By Kathy Hubbard
“No cause for alarm over flu,” the newspaper headline said on December 11, 1918. Floyd Wendle, MD, County Health Officer said, “There is no cause for alarm over the ‘flu’ situation as I think we have it well in hand. We have had but four new cases in the last twenty-four hours. The new cases are much lighter and fatalities have been absent for weeks.”
This caught my eye, because the subject for this week’s article (determined months ago) was to be a revisit to the benefits of getting a flu shot. My great-grandfather died during the flu epidemic of 1918 and my grandmother always talked about how he would have survived in today’s modern medical world.
A friend of mine who works at Bonner General Health told me that the hospital hasn’t seen many cases of flu so far this season, but they have seen a sizable increase in cases of pneumonia. That made me think that perhaps we should look at preventing both of these, still in some cases, deadly diseases.
I’m always the first to recommend that everyone get a flu shot, and today is no different. The Centers for Disease Control and Prevention says that anyone can get the flu and anyone can have serious complications such as bacterial pneumonia, ear infections, sinus infections and worsening of existing conditions such as congestive heart failure, asthma or diabetes.
So, the answer is yes, pneumonia can develop from the flu. It even can be a complication of the common cold. So, today, I’m telling everyone particularly those over the age of 65 and those 19 to 64 with certain health conditions to talk to their medical provider about getting vaccinated against pneumococcal disease, as well as the flu.
“Each year in the United States, pneumococcal disease kills thousands of adults. Thousands more end up in the hospital because of pneumococcal disease. It can cause severe infections of the lungs (pneumonia), bloodstream (bacteremia), and lining of the brain and spinal cord (meningitis). Vaccines are the best way to prevent pneumococcal disease,” the CDC says.
There are two pneumonia vaccines, and I won’t get into their details, but typically you’ll get both of them, but not at the same time. Your primary care provider or pharmacist can explain all that to you.
Those “certain health conditions” I mentioned above include heart disease, asthma, lymphoma, diabetes, HIV and smoking. Of course, I’ll tell you to quit smoking, but if you don’t you’re at higher risk for pneumonia than I am.
There’s also a vaccine for children, so ask your pediatrician what’s best for them, particularly if they attend a child care facility.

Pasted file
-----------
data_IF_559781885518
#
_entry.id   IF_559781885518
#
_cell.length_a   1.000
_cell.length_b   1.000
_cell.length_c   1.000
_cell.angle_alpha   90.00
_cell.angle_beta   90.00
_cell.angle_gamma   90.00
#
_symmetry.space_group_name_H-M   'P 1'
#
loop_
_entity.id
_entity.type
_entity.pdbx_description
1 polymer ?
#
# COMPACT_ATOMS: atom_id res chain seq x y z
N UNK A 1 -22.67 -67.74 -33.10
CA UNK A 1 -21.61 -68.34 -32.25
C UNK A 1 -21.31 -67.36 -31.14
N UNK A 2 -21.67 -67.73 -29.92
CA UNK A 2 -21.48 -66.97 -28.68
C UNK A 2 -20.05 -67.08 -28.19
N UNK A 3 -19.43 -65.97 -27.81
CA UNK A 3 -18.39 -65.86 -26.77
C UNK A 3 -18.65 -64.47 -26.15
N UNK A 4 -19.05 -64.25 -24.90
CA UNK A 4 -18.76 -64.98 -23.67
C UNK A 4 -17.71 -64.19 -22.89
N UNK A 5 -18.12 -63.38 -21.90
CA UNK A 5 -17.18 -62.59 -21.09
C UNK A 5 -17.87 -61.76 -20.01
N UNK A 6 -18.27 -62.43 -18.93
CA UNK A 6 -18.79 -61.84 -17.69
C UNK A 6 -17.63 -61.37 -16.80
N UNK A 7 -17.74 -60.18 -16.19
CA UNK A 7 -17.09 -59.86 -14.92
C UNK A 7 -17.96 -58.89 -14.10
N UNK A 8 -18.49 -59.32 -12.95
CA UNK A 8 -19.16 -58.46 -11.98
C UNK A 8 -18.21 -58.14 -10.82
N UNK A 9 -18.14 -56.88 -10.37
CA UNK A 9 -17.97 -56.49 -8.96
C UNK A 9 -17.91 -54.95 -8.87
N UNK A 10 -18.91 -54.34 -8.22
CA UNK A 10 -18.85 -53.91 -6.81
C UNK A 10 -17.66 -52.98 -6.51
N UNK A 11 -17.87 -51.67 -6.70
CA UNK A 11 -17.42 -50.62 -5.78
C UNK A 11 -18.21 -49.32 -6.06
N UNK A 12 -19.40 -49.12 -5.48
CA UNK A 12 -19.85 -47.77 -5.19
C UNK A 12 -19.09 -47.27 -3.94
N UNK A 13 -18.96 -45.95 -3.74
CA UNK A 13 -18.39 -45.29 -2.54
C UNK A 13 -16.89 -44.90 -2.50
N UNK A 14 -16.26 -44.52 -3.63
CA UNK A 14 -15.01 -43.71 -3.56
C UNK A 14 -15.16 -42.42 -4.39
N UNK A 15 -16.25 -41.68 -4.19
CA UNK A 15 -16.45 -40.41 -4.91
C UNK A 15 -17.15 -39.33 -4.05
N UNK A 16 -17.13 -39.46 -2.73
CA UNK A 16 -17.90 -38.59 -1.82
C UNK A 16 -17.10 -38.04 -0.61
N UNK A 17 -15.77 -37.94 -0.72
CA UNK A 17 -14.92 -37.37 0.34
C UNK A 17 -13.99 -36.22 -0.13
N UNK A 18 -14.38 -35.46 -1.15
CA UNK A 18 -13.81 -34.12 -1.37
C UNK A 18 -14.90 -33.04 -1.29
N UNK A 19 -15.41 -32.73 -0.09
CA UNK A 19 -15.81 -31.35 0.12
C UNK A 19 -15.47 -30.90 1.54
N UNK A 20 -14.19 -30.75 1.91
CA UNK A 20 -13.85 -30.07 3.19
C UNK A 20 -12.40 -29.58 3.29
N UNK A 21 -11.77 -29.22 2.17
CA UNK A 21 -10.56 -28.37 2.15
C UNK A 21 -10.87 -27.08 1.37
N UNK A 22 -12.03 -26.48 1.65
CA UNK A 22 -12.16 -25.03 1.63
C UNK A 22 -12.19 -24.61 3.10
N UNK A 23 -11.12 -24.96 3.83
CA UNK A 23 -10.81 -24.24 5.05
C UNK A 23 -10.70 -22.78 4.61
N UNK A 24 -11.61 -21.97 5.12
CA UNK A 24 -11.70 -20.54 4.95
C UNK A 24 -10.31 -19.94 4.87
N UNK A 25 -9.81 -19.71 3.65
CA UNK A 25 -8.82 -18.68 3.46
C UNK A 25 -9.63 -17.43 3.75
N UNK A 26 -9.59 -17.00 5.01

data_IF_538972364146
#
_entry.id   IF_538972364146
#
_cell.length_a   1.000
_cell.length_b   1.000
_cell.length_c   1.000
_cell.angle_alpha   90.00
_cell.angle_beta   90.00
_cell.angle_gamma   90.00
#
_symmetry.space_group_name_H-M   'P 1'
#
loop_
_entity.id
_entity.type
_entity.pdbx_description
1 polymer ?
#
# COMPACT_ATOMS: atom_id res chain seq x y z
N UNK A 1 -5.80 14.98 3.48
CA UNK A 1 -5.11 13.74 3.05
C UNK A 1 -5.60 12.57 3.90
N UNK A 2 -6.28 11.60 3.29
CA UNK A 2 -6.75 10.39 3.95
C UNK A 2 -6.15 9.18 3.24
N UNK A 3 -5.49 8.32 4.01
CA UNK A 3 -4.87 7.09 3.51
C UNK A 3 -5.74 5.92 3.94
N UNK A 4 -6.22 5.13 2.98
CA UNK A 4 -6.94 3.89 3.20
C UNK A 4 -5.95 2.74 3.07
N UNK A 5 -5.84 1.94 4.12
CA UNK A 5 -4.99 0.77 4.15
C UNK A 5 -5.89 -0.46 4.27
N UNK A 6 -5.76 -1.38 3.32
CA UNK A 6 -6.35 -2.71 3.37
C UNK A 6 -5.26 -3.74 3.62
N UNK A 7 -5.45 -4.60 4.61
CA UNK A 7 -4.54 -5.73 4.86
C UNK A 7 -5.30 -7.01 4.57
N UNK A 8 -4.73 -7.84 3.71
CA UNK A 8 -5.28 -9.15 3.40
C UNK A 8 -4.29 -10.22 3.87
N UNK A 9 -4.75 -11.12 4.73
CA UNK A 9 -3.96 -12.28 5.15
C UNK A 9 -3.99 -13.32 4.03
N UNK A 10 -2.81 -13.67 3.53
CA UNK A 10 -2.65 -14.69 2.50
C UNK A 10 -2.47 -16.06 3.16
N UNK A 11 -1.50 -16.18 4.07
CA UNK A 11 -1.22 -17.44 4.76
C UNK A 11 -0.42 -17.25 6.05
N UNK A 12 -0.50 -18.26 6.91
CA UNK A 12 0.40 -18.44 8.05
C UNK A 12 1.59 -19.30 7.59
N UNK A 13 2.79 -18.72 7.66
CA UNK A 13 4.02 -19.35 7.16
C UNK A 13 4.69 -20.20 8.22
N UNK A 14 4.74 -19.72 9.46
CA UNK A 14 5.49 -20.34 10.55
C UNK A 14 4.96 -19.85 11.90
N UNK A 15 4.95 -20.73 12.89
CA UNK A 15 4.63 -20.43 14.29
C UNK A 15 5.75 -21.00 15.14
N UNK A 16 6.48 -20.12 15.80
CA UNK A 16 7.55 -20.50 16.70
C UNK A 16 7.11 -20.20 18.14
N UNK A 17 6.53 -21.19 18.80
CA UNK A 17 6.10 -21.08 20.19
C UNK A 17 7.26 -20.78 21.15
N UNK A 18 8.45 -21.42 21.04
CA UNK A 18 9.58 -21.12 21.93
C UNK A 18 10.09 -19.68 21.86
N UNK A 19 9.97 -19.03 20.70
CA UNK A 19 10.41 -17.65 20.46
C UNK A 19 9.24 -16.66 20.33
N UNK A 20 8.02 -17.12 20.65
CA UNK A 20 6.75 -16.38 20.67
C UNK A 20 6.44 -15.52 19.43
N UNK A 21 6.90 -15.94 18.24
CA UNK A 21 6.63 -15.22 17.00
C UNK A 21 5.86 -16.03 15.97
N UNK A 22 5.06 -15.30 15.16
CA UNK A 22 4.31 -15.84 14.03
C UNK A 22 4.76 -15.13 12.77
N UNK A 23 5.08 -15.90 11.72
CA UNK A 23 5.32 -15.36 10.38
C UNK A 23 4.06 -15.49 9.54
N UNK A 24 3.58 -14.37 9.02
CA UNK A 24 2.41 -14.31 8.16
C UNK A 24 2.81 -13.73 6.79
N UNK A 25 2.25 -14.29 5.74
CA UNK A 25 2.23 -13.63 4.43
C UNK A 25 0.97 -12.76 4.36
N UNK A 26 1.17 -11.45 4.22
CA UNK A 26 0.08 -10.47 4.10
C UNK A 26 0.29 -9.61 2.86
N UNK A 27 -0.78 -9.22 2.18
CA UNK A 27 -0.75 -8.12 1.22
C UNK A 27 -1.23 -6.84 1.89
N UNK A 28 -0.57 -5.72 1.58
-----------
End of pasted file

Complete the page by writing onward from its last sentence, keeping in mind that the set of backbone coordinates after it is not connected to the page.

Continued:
We should all know that the easiest way to differentiate between a cold and the flu is how quickly symptoms come on. Colds usually start with a scratchy throat and then the runny nose faucet gets to work. The flu comes on with a fever and chills and the symptoms, although similar to a cold, are usually more severe. Both are caused by viruses and therefore not treated with antibiotics.
“Pneumonia is typically caused by bacterial infections, although there are types of viral pneumonia,” Everyday Health explains. “Bacterial pneumonia is very treatable with antibiotics, if you get a diagnosis and promptly start pneumonia treatment.”
Signs of pneumonia include coughing up mucus or even blood; extreme fatigue; trouble breathing; chest pain that gets worse when you breathe deeply or cough; high fever with chills; headaches; frequent sweating with clammy skin; no appetite, and acting confused.
We also know that colds just need to run their course, but flu and pneumonia are different.
“Both can have serious consequences and more severe symptoms that can leave you feeling pretty awful. Both are associated with a much higher rate of hospitalization and even death than the common cold. The severe symptoms associated with flu and pneumonia should be evaluated by a doctor,” Everyday Health says.
Besides getting vaccinated, what can you do? You know, wash your hands frequently, use alcohol-based hand sanitizers when you don’t have access to a sink, water and soap. Use the provided wipes to clean off the grocery cart. Get enough sleep, exercise regularly and eat a healthy diet. And, don’t smoke or vape, be kind to your lungs they help you breathe.
Kathy Hubbard is a member of Bonner General Health Foundation Advisory Council. She can be reached at firstname.lastname@example.org.